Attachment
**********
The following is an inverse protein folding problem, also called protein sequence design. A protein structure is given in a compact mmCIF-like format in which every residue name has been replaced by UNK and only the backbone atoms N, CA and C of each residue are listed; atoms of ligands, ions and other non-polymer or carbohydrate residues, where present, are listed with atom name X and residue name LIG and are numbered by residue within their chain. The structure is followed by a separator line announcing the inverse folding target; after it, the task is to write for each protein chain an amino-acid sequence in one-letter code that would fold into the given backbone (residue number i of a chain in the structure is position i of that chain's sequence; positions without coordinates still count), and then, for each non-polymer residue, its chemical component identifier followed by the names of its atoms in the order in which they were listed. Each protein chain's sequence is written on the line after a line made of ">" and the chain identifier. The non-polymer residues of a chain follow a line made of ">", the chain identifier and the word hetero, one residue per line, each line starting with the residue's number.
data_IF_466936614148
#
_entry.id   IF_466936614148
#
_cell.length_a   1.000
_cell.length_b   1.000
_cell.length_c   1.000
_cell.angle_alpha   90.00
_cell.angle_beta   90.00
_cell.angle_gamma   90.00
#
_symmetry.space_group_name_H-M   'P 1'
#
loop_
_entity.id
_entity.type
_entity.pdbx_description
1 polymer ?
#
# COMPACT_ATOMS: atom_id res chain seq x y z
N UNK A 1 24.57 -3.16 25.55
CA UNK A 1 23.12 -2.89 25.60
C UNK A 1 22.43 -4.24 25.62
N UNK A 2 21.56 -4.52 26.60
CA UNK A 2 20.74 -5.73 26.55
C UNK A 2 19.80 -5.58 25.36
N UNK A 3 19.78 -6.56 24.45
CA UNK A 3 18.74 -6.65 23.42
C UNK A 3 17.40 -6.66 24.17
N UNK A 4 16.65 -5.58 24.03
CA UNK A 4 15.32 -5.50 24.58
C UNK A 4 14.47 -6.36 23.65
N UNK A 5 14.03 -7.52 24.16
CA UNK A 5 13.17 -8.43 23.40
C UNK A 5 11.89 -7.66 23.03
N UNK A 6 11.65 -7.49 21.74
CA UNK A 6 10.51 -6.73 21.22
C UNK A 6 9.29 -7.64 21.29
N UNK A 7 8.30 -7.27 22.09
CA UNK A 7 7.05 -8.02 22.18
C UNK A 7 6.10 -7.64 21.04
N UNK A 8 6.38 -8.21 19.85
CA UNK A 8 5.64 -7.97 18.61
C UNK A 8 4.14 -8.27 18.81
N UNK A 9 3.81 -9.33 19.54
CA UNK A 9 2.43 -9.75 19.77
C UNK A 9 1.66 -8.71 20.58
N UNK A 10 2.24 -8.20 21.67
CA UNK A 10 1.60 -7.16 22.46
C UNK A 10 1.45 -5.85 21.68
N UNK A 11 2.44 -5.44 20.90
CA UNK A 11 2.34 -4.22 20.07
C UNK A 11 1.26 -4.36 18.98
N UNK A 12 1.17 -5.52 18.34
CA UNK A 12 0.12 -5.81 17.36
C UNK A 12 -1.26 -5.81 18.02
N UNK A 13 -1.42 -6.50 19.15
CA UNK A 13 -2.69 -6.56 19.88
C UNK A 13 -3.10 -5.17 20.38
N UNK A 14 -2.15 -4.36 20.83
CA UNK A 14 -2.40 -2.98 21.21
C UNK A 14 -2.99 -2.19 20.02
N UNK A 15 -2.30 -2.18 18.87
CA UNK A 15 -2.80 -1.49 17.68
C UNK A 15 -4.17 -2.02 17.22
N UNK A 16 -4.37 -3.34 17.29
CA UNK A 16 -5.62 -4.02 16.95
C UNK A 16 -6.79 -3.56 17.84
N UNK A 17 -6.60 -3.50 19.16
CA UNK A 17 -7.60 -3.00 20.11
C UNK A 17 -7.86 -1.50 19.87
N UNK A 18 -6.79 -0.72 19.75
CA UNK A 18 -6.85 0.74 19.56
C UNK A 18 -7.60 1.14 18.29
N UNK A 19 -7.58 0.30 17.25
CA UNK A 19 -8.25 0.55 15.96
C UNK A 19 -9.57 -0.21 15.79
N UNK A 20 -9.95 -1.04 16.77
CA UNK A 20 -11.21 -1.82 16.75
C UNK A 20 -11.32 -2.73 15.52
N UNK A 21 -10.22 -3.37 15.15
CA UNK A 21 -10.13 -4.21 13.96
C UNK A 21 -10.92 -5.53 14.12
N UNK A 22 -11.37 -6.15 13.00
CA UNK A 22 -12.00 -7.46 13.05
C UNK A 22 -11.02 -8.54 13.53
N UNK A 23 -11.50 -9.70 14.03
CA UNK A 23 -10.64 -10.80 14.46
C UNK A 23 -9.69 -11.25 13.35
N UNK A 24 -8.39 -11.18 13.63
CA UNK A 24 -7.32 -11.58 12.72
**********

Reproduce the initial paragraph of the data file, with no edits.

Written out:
The following is an inverse protein folding problem, also called protein sequence design. A protein structure is given in a compact mmCIF-like format in which every residue name has been replaced by UNK and only the backbone atoms N, CA and C of each residue are listed; atoms of ligands, ions and other non-polymer or carbohydrate residues, where present, are listed with atom name X and residue name LIG and are numbered by residue within their chain. The structure is followed by a separator line announcing the inverse folding target; after it, the task is to write for each protein chain an amino-acid sequence in one-letter code that would fold into the given backbone (residue number i of a chain in the structure is position i of that chain's sequence; positions without coordinates still count), and then, for each non-polymer residue, its chemical component identifier followed by the names of its atoms in the order in which they were listed. Each protein chain's sequence is written on the line after a line made of ">" and the chain identifier. The non-polymer residues of a chain follow a line made of ">", the chain identifier and the word hetero, one residue per line, each line starting with the residue's number.